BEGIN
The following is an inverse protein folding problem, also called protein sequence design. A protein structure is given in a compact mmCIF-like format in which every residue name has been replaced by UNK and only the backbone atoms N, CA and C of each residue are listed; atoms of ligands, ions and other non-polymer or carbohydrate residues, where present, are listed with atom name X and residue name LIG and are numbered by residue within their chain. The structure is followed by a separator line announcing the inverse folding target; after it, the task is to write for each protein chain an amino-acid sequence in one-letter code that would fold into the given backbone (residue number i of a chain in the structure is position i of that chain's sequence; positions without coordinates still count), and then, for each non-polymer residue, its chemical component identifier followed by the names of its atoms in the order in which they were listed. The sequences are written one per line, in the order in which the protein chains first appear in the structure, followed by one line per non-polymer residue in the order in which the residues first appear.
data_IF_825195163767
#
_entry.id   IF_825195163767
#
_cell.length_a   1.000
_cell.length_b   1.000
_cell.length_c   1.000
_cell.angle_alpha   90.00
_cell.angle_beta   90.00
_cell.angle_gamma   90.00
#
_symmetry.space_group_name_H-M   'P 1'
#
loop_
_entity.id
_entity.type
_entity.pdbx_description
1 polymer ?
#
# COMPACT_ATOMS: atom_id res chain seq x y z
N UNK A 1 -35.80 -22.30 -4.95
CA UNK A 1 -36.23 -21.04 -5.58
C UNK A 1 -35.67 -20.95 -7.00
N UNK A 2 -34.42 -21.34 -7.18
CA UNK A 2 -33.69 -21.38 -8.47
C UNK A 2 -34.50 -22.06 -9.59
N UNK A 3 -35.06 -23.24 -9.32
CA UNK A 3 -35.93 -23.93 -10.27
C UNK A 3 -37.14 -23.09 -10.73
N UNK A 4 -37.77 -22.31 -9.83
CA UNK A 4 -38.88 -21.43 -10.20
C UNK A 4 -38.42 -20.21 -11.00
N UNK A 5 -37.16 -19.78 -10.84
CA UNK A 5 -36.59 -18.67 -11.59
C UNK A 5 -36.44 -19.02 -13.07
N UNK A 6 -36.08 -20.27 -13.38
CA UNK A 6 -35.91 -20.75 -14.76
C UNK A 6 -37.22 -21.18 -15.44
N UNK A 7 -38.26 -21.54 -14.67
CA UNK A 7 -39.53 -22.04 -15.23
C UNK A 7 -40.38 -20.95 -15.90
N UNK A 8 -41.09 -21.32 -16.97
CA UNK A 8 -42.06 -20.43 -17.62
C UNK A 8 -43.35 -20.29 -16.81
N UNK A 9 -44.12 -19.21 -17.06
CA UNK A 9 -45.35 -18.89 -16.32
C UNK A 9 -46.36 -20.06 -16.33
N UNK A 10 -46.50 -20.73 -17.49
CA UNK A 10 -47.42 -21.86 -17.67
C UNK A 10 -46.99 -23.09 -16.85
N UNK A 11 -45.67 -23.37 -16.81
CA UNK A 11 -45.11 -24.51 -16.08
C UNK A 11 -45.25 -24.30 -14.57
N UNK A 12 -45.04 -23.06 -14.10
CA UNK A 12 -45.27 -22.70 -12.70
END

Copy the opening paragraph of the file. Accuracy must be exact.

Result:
The following is an inverse protein folding problem, also called protein sequence design. A protein structure is given in a compact mmCIF-like format in which every residue name has been replaced by UNK and only the backbone atoms N, CA and C of each residue are listed; atoms of ligands, ions and other non-polymer or carbohydrate residues, where present, are listed with atom name X and residue name LIG and are numbered by residue within their chain. The structure is followed by a separator line announcing the inverse folding target; after it, the task is to write for each protein chain an amino-acid sequence in one-letter code that would fold into the given backbone (residue number i of a chain in the structure is position i of that chain's sequence; positions without coordinates still count), and then, for each non-polymer residue, its chemical component identifier followed by the names of its atoms in the order in which they were listed. The sequences are written one per line, in the order in which the protein chains first appear in the structure, followed by one line per non-polymer residue in the order in which the residues first appear.